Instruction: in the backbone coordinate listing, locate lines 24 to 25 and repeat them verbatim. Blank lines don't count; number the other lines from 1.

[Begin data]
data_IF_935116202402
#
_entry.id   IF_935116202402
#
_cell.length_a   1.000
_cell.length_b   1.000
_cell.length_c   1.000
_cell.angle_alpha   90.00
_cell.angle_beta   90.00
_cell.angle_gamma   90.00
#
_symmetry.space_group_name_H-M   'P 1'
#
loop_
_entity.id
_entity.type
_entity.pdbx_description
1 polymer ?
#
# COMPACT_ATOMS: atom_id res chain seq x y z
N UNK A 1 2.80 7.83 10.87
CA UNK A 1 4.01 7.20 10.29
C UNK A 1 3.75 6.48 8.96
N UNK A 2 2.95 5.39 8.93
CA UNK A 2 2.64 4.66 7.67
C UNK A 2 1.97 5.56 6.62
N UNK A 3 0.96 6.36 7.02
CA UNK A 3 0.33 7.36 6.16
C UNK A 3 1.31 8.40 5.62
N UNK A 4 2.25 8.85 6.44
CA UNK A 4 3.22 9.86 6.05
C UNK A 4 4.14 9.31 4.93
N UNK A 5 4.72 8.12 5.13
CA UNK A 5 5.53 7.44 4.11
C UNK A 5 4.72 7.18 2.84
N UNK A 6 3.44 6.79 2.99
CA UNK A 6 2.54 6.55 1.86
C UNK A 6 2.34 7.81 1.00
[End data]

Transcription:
N UNK A 2 2.95 5.39 8.93
CA UNK A 2 2.64 4.66 7.67